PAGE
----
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Doing Business in California?  The California Privacy Rights Act is Coming…

If your company is based outside of California and does limited business in California, you may have written off California’s latest data privacy law as only applying to major companies, such as Amazon and Meta.  But, if your business collects personal data on California residents, whether as consumers, employees, or business contacts, and does business in California, the California Privacy Rights Act (CPRA) may apply.  While there is still ample time to prepare for compliance, the California Attorney General’s recent $1.2m penalty against Sephora[1] means data privacy obligations should be taken seriously.

What is the California Privacy Rights Act?

The CPRA was passed in 2020 and expanded and built on the consumer privacy regulations established under the California Consumer Privacy Act (CCPA).  In general, the CPRA allows individuals in California to have more control over how businesses handle their personal data.  The CPRA provides several rights for California residents, such as the right to know, correct, and delete their personal data.  The law goes into effect on January 1, 2023.

What data does the CPRA apply to?

Many companies mistakenly think data privacy laws are only a concern if they transact in consumer data (e.g., retail or social media), but the CPRA represents a sea change in the United States.  Prior to the CPRA’s enactment, the CCPA generally exempted employment-related information and business-to-business information from its requirements.  Those exceptions, however, will expire as of January 1, 2023, and the CPRA will apply to those categories of information as well.

For employers, this means the CPRA now applies to data on individuals in their capacity as applicants, employees, independent contractors, and in other work-related roles.

For businesses, this means the CPRA covers personal data collected in a business-to-business context, such as personal contacts at prospective or current clients, vendors, and others.

Does the CPRA apply to your company?

The CPRA generally regulates businesses that collect personal information of California residents.  “Business” is defined as an entity organized or operated for profit that:

  • collects consumers’ personal information (for itself or others);
  • determines the means and purposes of processing such information;
  • “does business in California”; and
  • satisfies one of the following:
    • has gross revenues in excess of $25 million;
    • buys, sells, receives, or shares for commercial purposes the personal information of 50,000 or more consumers, households, or devices; or
    • derives 50% or more of its revenue from selling consumers’ personal information.

If your company has gross revenue in excess of $25 million and “does business in California,” the CPRA will apply, even if your company does not deal with more than 50,000 California residents or their devices and is not in the business of selling California consumers’ personal information.

Is your company “do[ing] business in California”?

So, what does it mean to be “do[ing] business in California” under the CPRA?  Despite being the key issue for most companies based outside of California, the CPRA does not define who “does business in California.”  The proposed regulations interpreting the CPRA shed no light on the definition either.  In response to a request for clarity during the rulemaking process, the California Attorney General only stated the term “should be given meaning according to the plain language of the words and other California law.”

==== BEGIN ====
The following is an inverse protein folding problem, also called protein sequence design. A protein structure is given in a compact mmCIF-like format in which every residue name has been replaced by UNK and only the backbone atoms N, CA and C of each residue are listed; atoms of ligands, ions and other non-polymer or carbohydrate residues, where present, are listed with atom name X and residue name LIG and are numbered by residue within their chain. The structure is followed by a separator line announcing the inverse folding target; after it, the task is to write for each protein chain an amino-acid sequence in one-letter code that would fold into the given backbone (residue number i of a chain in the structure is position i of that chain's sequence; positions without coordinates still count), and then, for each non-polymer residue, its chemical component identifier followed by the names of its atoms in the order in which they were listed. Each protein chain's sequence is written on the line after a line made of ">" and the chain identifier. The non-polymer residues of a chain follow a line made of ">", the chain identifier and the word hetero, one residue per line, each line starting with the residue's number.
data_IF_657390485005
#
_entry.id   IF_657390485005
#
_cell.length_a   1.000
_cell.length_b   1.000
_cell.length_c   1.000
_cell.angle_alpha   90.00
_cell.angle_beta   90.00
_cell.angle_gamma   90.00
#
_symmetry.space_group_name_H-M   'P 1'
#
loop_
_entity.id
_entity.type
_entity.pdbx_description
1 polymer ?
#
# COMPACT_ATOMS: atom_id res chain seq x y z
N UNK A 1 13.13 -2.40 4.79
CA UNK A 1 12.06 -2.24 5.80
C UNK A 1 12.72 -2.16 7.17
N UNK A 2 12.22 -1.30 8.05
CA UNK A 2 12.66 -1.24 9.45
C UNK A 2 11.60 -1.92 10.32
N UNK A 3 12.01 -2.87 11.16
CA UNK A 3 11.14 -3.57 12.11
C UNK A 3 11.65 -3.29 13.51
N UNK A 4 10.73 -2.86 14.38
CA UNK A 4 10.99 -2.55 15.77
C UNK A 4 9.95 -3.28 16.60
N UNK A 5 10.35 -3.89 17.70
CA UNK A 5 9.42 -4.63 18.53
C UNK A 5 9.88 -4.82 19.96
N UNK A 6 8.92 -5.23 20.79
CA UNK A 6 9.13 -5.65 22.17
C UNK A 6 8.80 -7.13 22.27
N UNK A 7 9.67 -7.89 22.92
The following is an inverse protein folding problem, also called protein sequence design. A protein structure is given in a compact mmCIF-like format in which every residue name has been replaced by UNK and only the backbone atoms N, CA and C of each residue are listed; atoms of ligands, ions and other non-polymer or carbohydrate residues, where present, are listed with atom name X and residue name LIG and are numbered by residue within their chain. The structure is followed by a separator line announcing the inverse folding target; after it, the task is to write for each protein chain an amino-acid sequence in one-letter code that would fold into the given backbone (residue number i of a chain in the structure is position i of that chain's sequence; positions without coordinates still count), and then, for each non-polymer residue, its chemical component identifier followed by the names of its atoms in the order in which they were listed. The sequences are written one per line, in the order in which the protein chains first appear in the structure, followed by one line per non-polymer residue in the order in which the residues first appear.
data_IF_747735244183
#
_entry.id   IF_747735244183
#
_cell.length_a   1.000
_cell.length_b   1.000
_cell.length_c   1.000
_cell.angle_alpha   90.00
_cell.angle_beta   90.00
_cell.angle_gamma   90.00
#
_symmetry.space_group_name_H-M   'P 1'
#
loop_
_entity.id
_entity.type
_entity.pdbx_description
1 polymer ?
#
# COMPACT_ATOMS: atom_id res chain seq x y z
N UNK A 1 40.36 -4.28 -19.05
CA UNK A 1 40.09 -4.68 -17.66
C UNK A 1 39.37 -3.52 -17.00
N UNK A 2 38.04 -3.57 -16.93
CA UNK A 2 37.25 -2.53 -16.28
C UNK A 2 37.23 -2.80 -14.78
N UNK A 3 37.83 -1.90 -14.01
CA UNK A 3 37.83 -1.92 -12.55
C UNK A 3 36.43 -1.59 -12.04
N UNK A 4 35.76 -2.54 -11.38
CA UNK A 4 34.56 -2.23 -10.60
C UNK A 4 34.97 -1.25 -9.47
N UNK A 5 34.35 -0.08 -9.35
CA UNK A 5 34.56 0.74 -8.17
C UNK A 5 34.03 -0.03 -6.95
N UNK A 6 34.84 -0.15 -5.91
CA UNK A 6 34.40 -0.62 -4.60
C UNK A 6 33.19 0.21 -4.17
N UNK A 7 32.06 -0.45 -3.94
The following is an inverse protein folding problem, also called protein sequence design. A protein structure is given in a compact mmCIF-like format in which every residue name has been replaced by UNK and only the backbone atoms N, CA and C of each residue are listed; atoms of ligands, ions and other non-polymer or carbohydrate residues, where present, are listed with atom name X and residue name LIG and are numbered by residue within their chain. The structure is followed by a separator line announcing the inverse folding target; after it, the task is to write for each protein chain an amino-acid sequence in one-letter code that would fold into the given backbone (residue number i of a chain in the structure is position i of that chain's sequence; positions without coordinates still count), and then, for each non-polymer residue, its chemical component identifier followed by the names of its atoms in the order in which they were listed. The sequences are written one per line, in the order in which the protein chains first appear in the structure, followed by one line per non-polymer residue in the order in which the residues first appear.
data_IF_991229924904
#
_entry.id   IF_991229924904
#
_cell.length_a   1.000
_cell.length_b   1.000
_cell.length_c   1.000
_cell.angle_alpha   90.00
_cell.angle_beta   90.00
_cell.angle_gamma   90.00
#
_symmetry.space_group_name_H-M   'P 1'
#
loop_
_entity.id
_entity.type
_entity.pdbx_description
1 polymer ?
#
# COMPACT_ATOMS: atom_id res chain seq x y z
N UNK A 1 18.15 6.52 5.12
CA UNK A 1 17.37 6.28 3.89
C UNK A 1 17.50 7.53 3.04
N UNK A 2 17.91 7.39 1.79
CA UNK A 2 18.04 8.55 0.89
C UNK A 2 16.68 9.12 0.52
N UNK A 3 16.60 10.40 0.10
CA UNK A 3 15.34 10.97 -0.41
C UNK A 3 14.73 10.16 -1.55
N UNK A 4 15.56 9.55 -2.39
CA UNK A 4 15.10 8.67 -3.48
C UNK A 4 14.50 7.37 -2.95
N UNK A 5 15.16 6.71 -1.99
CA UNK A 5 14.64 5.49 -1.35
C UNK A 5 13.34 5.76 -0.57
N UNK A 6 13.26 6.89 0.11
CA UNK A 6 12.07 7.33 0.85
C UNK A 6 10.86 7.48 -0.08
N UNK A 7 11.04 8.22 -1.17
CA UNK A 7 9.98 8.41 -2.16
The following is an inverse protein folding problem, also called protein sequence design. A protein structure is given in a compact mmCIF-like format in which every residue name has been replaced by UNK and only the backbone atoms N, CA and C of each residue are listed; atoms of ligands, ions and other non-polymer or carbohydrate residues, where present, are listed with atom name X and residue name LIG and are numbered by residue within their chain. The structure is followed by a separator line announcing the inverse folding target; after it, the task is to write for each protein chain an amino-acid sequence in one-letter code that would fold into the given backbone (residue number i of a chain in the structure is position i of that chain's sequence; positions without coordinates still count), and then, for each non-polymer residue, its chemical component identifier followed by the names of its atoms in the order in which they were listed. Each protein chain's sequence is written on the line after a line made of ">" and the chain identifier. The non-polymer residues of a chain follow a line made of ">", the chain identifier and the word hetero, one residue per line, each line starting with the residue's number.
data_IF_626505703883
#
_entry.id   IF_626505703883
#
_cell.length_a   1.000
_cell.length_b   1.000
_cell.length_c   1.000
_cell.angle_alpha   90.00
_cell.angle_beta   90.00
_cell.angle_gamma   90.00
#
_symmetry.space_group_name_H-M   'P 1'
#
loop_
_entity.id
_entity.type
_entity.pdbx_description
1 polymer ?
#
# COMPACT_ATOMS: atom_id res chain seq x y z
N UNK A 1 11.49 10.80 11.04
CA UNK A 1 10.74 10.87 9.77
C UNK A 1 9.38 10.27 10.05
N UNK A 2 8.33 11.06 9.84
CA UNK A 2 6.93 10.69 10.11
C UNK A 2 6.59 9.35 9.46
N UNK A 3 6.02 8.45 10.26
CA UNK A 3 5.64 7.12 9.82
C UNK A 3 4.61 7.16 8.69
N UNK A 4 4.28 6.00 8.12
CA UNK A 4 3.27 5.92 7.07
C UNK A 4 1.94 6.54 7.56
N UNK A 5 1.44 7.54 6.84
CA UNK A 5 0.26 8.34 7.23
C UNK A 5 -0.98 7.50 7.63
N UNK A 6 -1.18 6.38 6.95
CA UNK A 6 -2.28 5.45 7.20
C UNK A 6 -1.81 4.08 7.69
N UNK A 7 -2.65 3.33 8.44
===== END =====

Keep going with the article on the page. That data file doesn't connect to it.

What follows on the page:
The California tax laws provide some general guidance. The California Franchise Tax Board generally considers you to be “doing business” in California if your sales, property, or payroll in California exceeds certain amounts.[2]  The definition also includes “actively engaging in any transaction for the purpose of financial or pecuniary gain or profit” in California.

Based on this opaque and arguably broad definition, a company that only has a few remote employees (or maybe independent contractors) who work from California may very well meet the definition.  Or, a company that engages in only a few business transactions in California but has over $25 million in revenue outside the state may also meet the CPRA’s definition of “does business” in California.

If the law applies, what are the CPRA’s requirements?

In general, the CPRA provides California residents with certain data rights: the right to know, correct, and delete information held by a business or its service provider. Individuals will be able to opt out of the sale or sharing of their information and will be able to restrict a company’s use of sensitive personal information.  Like other data privacy laws, the CPRA will also require companies to update service agreements with vendors that handle covered data because the CPRA requires certain contractual terms.  The CPRA contains more specifics on these provisions, and CPRA rulemaking is currently under way to finalize obligations.

The CPRA will take effect on January 1, 2023, but enforcement will not begin until July 2023.  For now, companies can start taking a few practical steps to prepare:

  • conduct a privacy audit or map relevant data, including identifying vendors who handle such data;
  • work on policies to govern administrative processes concerning data rights and how to respond to requests; and
  • consider training for individuals who will be responsible for data privacy compliance.

KRCL’s attorneys are ready to assist with any questions your company has about the CPRA or other data privacy issues.